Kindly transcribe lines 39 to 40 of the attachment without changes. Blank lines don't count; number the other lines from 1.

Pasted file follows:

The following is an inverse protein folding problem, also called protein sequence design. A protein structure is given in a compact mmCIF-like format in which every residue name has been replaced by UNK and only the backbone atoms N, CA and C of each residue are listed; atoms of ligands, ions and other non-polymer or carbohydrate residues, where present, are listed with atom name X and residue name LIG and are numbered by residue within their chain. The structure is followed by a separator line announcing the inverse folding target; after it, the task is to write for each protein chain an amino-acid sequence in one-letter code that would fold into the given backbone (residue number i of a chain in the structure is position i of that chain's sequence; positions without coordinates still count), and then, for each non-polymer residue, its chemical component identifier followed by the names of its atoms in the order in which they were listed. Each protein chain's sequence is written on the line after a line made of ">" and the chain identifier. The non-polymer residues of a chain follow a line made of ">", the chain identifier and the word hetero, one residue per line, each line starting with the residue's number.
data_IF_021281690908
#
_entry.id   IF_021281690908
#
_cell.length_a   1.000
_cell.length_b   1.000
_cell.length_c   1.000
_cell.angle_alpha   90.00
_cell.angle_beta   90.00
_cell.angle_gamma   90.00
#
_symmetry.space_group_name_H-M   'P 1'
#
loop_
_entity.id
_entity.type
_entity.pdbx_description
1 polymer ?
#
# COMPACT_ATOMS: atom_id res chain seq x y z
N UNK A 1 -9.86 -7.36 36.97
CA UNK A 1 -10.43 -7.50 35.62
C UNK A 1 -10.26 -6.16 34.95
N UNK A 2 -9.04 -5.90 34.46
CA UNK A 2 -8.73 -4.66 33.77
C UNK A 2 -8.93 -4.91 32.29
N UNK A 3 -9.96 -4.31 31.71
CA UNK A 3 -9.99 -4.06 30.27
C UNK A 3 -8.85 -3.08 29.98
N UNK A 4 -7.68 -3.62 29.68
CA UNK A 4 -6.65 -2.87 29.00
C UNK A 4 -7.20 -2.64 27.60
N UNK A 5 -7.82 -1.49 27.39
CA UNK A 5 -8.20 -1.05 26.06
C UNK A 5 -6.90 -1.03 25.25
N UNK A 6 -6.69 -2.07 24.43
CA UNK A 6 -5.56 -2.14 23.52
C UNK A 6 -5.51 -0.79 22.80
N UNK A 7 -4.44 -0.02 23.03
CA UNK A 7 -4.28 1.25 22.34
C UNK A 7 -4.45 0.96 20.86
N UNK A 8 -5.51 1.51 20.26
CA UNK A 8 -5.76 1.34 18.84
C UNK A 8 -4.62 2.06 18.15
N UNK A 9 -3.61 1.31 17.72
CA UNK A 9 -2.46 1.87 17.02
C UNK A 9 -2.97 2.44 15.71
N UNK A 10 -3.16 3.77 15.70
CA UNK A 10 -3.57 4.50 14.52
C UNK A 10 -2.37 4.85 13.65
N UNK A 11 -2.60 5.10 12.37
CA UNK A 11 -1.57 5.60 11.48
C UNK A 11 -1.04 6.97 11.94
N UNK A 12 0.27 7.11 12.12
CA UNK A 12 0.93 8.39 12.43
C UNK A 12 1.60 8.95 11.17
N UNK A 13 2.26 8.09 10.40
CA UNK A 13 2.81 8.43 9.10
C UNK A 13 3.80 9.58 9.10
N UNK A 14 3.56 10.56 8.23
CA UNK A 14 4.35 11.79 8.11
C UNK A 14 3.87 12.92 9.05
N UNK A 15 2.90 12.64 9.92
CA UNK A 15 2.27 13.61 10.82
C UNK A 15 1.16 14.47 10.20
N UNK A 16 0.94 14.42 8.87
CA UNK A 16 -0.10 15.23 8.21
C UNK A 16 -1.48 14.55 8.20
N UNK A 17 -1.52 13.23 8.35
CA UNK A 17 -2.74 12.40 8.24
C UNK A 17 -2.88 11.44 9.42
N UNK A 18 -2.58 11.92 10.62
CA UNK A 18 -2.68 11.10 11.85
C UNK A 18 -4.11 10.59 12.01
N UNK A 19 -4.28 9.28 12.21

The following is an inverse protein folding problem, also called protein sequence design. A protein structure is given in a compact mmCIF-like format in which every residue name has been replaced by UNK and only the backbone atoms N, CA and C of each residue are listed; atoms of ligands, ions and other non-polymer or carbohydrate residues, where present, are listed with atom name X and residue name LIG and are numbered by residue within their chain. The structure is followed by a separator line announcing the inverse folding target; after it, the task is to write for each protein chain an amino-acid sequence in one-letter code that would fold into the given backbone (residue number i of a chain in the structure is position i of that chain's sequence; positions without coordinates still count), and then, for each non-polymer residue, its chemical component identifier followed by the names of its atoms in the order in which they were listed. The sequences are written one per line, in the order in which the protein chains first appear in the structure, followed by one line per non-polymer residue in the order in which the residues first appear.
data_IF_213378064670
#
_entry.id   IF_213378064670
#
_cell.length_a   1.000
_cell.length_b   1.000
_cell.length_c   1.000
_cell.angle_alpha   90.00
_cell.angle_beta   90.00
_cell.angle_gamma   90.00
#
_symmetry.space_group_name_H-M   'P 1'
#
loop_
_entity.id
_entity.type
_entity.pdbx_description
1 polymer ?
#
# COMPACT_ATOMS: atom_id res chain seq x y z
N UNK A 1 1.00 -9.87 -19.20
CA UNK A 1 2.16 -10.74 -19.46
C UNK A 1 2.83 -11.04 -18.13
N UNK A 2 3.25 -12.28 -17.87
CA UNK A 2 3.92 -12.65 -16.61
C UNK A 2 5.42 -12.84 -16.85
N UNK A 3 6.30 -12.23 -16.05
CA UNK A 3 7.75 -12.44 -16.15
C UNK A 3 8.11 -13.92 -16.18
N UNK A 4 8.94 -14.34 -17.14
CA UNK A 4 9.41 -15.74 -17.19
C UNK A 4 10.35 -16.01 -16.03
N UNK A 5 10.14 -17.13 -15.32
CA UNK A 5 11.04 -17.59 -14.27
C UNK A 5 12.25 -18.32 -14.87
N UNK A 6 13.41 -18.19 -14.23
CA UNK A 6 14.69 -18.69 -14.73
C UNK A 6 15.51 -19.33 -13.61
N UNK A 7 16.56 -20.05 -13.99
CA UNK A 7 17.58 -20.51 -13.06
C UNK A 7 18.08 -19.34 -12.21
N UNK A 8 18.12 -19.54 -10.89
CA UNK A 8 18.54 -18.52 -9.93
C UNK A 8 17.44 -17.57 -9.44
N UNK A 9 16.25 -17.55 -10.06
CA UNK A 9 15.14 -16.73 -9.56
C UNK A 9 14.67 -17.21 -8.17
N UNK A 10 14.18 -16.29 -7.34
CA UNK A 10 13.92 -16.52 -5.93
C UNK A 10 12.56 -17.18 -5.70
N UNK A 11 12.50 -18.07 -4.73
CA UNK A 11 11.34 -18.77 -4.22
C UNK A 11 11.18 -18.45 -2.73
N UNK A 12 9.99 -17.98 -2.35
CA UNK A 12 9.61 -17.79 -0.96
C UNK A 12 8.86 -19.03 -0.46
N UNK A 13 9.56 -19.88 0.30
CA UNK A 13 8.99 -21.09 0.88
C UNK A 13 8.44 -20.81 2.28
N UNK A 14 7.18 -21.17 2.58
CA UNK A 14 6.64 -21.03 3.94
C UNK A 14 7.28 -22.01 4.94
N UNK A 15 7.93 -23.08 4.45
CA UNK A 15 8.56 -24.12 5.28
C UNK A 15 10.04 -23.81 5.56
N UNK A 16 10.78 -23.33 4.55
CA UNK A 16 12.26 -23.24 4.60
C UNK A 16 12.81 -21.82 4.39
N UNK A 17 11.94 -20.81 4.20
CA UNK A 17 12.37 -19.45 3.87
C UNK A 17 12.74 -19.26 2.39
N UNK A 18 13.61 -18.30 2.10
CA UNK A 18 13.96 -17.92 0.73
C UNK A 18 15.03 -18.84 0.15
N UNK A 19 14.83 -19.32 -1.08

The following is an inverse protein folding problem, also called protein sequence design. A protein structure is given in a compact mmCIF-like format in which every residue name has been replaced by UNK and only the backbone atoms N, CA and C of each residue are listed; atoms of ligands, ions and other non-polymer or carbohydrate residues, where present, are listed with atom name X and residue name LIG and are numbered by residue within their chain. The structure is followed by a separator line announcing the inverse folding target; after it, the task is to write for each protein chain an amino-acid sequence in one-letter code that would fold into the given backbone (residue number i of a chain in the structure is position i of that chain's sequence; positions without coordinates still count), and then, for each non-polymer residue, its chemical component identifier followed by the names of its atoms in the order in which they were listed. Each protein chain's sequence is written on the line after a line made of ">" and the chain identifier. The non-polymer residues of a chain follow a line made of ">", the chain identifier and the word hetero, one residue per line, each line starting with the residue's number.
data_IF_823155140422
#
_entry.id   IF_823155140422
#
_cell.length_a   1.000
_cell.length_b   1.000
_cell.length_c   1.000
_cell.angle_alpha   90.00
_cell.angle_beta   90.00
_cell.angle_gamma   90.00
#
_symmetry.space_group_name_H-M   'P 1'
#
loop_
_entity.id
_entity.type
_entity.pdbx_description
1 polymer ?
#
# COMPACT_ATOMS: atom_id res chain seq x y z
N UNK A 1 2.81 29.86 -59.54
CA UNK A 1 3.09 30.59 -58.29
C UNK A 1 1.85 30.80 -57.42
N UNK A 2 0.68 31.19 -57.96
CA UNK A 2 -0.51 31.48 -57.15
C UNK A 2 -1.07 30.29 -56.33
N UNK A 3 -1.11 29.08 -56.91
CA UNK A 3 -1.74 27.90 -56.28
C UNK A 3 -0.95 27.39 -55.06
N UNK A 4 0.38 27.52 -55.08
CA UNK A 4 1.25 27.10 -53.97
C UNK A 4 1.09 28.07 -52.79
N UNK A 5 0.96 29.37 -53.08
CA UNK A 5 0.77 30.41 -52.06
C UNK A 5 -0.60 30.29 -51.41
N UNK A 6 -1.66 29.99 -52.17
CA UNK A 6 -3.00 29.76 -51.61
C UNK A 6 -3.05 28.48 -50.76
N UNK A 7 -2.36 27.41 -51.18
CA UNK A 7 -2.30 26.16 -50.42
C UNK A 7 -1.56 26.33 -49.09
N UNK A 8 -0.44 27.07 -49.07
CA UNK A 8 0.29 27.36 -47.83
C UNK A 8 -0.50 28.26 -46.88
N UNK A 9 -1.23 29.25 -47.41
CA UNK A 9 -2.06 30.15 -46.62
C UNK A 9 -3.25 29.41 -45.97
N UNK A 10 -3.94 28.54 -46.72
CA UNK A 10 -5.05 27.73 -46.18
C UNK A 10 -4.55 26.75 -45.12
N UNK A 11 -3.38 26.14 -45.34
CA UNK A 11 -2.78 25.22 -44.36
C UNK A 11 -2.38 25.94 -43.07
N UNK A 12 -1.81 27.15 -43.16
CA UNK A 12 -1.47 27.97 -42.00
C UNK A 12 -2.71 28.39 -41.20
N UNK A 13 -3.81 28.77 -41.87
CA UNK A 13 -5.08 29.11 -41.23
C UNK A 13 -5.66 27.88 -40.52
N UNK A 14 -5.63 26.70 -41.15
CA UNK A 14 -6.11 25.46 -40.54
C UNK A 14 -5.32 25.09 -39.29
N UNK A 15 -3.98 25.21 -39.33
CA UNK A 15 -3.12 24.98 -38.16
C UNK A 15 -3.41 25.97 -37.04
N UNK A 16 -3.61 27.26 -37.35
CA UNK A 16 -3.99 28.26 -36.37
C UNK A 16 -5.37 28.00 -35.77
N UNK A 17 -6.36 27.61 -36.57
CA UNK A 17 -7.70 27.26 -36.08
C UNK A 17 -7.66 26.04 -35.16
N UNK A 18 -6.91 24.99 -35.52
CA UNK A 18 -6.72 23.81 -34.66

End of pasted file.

C UNK A 6 -5.51 -0.79 22.80
N UNK A 7 -4.44 -0.02 23.03